None of the Flyers has come down with the mumps, but it's too soon to breathe a sigh of relief.
So far, about 20 players on six NHL teams definitely or probably have gotten the viral illness, despite a flurry of vaccinations throughout the league. Among those afflicted is the Pittsburgh Penguins' Sidney Crosby, the league's most valuable player, who tested positive for the disease Dec. 13.
The Flyers have played three affected teams - the New York Rangers, Anaheim Ducks, and New Jersey Devils - within the incubation period of 16 to 18 days.
The mumps virus is transmitted through saliva released in a cough or sneeze.
Or a pounding, gasping body check.
"If I pass by one of these [infected] hockey players and they sneeze on me, maybe I get a moderate dose" of the virus, said Robert Bettiker, an infectious disease specialist at the Temple University School of Medicine. "But if I get slammed into the boards by one of them, maybe I get a larger dose."
Mumps usually causes nothing worse than fever, headache, fatigue, and chipmunk-cheek-like swelling of the salivary glands. Serious complications - notably meningitis, hearing loss, and swelling of the testicles - are uncommon, and even less likely in vaccinated people, according to the U.S. Centers for Disease Control and Prevention.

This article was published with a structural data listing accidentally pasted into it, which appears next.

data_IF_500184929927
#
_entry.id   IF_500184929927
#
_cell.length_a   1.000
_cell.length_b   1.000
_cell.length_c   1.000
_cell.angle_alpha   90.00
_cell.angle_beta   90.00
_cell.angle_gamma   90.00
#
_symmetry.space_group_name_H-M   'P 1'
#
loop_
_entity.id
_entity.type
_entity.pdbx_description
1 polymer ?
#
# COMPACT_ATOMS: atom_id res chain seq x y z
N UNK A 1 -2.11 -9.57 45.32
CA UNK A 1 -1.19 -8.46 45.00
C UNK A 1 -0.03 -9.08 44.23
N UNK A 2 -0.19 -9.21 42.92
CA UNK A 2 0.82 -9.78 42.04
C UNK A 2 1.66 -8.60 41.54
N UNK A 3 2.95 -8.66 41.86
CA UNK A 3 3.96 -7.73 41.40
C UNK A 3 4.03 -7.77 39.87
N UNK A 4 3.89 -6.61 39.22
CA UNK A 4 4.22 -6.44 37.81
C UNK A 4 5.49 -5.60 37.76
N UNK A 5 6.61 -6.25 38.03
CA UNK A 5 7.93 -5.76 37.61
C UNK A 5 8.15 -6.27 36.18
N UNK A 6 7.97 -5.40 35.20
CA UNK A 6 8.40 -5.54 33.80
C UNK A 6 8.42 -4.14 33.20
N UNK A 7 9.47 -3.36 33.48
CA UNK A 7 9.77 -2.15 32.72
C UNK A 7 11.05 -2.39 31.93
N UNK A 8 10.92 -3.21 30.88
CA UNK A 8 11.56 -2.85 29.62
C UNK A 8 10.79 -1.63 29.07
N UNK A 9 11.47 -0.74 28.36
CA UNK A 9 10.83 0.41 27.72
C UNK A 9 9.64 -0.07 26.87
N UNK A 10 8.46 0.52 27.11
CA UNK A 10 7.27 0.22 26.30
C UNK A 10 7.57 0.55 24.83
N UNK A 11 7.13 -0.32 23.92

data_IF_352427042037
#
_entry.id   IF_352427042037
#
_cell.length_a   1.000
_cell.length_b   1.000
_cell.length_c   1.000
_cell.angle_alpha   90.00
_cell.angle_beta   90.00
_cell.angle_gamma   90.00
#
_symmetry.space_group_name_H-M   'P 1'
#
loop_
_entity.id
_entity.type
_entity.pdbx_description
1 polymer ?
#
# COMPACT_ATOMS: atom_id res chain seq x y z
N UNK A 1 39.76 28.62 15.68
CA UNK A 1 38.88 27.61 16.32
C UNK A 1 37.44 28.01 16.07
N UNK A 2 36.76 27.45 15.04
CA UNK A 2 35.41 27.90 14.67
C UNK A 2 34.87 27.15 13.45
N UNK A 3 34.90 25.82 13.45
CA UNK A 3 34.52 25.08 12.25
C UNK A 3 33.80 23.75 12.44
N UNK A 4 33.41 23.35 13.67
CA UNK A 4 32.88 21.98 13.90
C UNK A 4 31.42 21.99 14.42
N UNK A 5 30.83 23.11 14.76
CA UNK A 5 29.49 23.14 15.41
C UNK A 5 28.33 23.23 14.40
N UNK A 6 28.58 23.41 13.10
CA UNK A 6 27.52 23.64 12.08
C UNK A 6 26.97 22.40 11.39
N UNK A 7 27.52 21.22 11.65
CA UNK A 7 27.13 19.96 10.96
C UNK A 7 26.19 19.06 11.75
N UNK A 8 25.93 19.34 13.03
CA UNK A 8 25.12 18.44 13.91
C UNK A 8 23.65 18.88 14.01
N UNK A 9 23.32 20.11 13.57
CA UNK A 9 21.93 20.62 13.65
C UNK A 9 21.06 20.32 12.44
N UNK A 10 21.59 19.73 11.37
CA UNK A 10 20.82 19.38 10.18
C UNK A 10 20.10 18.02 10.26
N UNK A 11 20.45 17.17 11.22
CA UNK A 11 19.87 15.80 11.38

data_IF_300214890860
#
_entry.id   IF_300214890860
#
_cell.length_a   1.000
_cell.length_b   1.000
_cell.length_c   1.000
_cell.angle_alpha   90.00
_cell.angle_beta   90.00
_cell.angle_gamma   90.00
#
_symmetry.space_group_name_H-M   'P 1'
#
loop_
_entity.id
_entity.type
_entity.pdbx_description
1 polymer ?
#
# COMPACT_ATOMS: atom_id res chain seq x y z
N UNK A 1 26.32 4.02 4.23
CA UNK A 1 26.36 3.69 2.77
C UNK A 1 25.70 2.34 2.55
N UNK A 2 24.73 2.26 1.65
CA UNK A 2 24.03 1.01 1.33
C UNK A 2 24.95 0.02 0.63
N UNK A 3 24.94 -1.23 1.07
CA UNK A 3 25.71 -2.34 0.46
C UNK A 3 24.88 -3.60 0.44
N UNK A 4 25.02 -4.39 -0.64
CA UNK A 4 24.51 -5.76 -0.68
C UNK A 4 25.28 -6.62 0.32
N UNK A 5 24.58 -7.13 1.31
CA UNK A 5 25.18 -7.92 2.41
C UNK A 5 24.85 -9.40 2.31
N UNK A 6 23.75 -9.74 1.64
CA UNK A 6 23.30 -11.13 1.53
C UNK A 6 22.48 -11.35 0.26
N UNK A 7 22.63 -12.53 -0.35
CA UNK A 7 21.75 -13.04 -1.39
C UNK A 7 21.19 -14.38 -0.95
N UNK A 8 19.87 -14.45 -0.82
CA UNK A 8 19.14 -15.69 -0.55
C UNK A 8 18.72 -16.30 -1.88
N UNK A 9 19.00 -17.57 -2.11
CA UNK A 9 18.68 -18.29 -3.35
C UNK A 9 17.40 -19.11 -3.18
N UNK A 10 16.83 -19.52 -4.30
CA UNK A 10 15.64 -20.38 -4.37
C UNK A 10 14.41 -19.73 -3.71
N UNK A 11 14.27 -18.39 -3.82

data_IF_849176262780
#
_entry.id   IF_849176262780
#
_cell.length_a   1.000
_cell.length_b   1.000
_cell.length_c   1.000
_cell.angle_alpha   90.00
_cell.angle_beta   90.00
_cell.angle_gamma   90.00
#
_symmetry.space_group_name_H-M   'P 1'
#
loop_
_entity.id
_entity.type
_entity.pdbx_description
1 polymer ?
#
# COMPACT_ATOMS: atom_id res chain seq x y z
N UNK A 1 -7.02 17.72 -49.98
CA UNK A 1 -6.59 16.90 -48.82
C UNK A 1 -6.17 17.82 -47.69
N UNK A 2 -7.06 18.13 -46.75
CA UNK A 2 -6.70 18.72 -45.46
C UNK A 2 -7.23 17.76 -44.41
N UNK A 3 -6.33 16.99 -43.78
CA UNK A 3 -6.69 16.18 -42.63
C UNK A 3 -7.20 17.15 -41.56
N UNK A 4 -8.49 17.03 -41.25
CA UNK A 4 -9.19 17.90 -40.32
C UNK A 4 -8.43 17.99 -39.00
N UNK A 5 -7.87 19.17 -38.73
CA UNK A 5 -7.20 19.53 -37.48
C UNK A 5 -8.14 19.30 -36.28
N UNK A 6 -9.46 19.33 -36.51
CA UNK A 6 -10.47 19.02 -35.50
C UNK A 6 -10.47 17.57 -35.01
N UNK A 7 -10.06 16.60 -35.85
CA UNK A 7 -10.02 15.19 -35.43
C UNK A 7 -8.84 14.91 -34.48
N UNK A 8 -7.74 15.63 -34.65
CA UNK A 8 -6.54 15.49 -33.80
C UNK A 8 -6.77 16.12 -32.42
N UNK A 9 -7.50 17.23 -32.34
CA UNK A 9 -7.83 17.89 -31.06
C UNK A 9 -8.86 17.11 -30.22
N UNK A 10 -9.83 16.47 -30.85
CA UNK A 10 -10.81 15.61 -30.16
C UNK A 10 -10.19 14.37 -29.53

But the CDC also says the vaccine doesn't work for some people, the protective effect can wane over time, and there is no test that reliably predicts whether a person has immunity.
What's more, an infected person is contagious even without symptoms, which can take from two to three weeks to develop.
All of which shows why it is too soon for joy in Mumpsville, even though most of the Flyers were vaccinated after their 4-1 win over New Jersey on Dec. 11.
Bettiker, for one, got the recommended two-dose vaccine (which also protects against measles and rubella) as a child, but still got the mumps.
"I remember my cousin saying, 'My cheeks hurt,' " Bettiker said. "Two weeks later, I said the same thing."
The upside is that getting the mumps confers immunity against it.
In the United States, several hundred cases of mumps are reported each year, down from about 186,000 a year before vaccination became standard in 1967. However, the number can spike. In 2006, more than 6,500 cases were reported, most on Midwest college campuses.
During that outbreak, the CDC urged widespread vaccination of students, and reassured the schools that the immunization "is a very safe vaccine, even if the person has already had two [childhood] doses or has had the disease."